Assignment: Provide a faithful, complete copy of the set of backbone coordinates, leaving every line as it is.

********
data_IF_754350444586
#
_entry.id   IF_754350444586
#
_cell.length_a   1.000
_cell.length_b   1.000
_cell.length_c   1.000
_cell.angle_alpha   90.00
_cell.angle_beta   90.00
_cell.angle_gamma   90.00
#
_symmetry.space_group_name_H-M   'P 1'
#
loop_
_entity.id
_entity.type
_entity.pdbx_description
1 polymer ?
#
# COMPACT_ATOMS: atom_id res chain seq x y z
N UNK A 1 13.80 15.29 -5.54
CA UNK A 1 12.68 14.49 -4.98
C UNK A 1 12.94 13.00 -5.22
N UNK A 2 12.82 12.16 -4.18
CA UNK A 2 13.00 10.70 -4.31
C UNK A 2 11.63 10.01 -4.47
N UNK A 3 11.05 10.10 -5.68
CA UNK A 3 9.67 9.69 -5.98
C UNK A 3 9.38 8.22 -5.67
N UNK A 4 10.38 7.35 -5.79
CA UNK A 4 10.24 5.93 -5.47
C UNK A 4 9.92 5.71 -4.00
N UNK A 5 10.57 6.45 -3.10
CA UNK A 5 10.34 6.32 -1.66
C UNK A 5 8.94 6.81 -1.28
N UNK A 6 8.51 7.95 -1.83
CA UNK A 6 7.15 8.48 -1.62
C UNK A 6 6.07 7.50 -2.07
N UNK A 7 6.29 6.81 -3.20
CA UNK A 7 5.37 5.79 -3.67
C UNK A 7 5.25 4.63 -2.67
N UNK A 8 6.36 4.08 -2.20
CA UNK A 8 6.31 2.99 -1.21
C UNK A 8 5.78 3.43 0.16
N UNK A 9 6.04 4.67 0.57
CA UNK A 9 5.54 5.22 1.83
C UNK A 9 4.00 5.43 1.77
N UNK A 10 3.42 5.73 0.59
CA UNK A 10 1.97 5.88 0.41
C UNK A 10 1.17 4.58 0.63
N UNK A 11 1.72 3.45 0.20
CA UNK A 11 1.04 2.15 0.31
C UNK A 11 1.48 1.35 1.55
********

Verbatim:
data_IF_754350444586
#
_entry.id   IF_754350444586
#
_cell.length_a   1.000
_cell.length_b   1.000
_cell.length_c   1.000
_cell.angle_alpha   90.00
_cell.angle_beta   90.00
_cell.angle_gamma   90.00
#
_symmetry.space_group_name_H-M   'P 1'
#
loop_
_entity.id
_entity.type
_entity.pdbx_description
1 polymer ?
#
# COMPACT_ATOMS: atom_id res chain seq x y z
N UNK A 1 13.80 15.29 -5.54
CA UNK A 1 12.68 14.49 -4.98
C UNK A 1 12.94 13.00 -5.22
N UNK A 2 12.82 12.16 -4.18
CA UNK A 2 13.00 10.70 -4.31
C UNK A 2 11.63 10.01 -4.47
N UNK A 3 11.05 10.10 -5.68
CA UNK A 3 9.67 9.69 -5.98
C UNK A 3 9.38 8.22 -5.67
N UNK A 4 10.38 7.35 -5.79
CA UNK A 4 10.24 5.93 -5.47
C UNK A 4 9.92 5.71 -4.00
N UNK A 5 10.57 6.45 -3.10
CA UNK A 5 10.34 6.32 -1.66
C UNK A 5 8.94 6.81 -1.28
N UNK A 6 8.51 7.95 -1.83
CA UNK A 6 7.15 8.48 -1.62
C UNK A 6 6.07 7.50 -2.07
N UNK A 7 6.29 6.81 -3.20
CA UNK A 7 5.37 5.79 -3.67
C UNK A 7 5.25 4.63 -2.67
N UNK A 8 6.36 4.08 -2.20
CA UNK A 8 6.31 2.99 -1.21
C UNK A 8 5.78 3.43 0.16
N UNK A 9 6.04 4.67 0.57
CA UNK A 9 5.54 5.22 1.83
C UNK A 9 4.00 5.43 1.77
N UNK A 10 3.42 5.73 0.59
CA UNK A 10 1.97 5.88 0.41
C UNK A 10 1.17 4.58 0.63
N UNK A 11 1.72 3.45 0.20
CA UNK A 11 1.04 2.15 0.31
C UNK A 11 1.48 1.35 1.55